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“The sad and painful truth is that pretty much everyone in this town knew who Harvey was. I have had long talks with my most liberal friends. Did we know he was a rapist? We didn’t. But did we know that for decades he has been offering actresses big careers in exchange for sexual favors? Yes, we did — and make no mistake, that is its own kind of rape. And did we all — or did any of us — refuse to do business with him on moral grounds? No. We ALL STAYED IN BUSINESS WITH HIM. I have never done business with Harvey but I can tell you with certainty that I would have — because I was recently approached by a film festival he sponsors. They asked me to submit my short film for their consideration and I did it without thinking twice. I am a dyed-in-the-wool feminist and a vocal one at that. So why didn’t I think twice? Because this entire town is built on the ugly principals that Harvey takes to an horrific extreme. If I didn’t work with people whose behavior I find reprehensible, I wouldn’t have a career.”
~ Showrunner Krista Vernoff

From AMPAS president John Bailey:

Dear Fellow Academy Members,

Danish director Carl Dreyer’s 1928 film “The Passion of Joan of Arc” is not only one of the visual landmarks of the silent era, but is a deeply disturbing portrait of a young woman’s persecution in the face of the male judges and priests of the ruling order. The actress Maria Falconetti gave one of the most profoundly affecting performances in the history of cinema as the Maid of Orleans.

Since the decision of the Academy’s Board of Governors on Saturday October 14 to expel producer Harvey Weinstein from its membership, I have been haunted not only by the recurring image of Falconetti and the sad arc of her career (dying in Argentina in 1946, reputedly from a crash diet) but of Joan’s refusal to submit to an auto de fe recantation of her beliefs.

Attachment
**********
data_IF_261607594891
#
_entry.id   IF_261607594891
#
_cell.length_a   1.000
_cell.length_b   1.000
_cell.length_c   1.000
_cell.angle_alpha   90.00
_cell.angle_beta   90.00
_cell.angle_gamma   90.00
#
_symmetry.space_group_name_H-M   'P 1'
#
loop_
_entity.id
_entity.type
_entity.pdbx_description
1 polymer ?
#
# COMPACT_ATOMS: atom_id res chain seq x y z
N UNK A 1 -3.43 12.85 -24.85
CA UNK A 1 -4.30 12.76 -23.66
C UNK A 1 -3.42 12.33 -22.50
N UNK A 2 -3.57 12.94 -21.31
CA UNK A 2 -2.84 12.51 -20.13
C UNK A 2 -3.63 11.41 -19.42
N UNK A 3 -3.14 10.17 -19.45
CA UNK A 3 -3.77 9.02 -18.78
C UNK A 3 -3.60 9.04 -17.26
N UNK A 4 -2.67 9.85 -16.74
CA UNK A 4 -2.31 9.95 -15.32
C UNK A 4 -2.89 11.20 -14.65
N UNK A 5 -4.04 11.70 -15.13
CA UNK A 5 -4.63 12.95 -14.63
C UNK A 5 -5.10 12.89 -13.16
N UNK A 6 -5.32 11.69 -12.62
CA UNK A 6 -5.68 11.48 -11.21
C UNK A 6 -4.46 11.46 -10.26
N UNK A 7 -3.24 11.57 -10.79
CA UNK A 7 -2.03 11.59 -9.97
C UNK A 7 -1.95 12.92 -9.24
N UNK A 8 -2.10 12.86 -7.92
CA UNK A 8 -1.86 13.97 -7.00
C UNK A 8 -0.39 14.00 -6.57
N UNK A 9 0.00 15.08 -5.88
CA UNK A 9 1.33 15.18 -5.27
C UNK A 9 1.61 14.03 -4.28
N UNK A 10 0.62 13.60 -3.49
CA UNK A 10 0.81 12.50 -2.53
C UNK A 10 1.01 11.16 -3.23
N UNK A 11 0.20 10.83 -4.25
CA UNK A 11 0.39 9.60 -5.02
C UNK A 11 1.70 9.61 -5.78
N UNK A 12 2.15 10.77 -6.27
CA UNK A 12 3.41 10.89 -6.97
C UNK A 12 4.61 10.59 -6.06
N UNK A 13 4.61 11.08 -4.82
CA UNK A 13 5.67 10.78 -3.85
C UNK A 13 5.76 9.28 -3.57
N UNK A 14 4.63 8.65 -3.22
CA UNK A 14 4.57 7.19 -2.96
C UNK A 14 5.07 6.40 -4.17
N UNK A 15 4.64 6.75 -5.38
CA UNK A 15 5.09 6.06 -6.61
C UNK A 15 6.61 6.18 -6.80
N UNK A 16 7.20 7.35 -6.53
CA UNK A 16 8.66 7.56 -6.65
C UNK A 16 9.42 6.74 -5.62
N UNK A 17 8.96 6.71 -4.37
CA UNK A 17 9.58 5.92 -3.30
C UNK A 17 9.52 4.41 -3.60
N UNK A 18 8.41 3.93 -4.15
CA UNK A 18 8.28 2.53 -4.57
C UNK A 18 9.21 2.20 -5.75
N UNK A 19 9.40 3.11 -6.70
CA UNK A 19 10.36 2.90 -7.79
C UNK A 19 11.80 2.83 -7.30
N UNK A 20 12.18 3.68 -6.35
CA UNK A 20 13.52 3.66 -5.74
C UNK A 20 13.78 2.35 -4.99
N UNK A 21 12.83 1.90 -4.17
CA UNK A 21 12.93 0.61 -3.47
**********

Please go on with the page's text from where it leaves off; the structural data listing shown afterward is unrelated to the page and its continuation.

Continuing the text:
Recent public testimonies by some of filmdom’s most recognized women regarding sexual intimidation, predation, and physical force is, clearly, a turning point in the film industry—and hopefully in our country, where what happens in the world of movies becomes a marker of societal Zeitgeist. Their decision to stand up against a powerful, abusive male not only parallels the cinema courage of Falconetti’s Joan but gives all women courage to speak up.

After Saturday’s Board of Governors meeting, the Academy issued a passionately worded statement, expressing not only our concern about harassment in the film industry, but our intention to be a strong voice in changing the culture of sexual exploitation in the movie business, already common well before the founding of the Academy 90 years ago. It is up to all of us Academy members to more clearly define for ourselves the parameters of proper conduct, of sexual equality, and respect for our fellow artists throughout our industry. The Academy cannot, and will not, be an inquisitorial court, but we can be part of a larger initiative to define standards of behavior, and to support the vulnerable women and men who may be at personal and career risk because of violations of ethical standards by their peers.

Yours,
John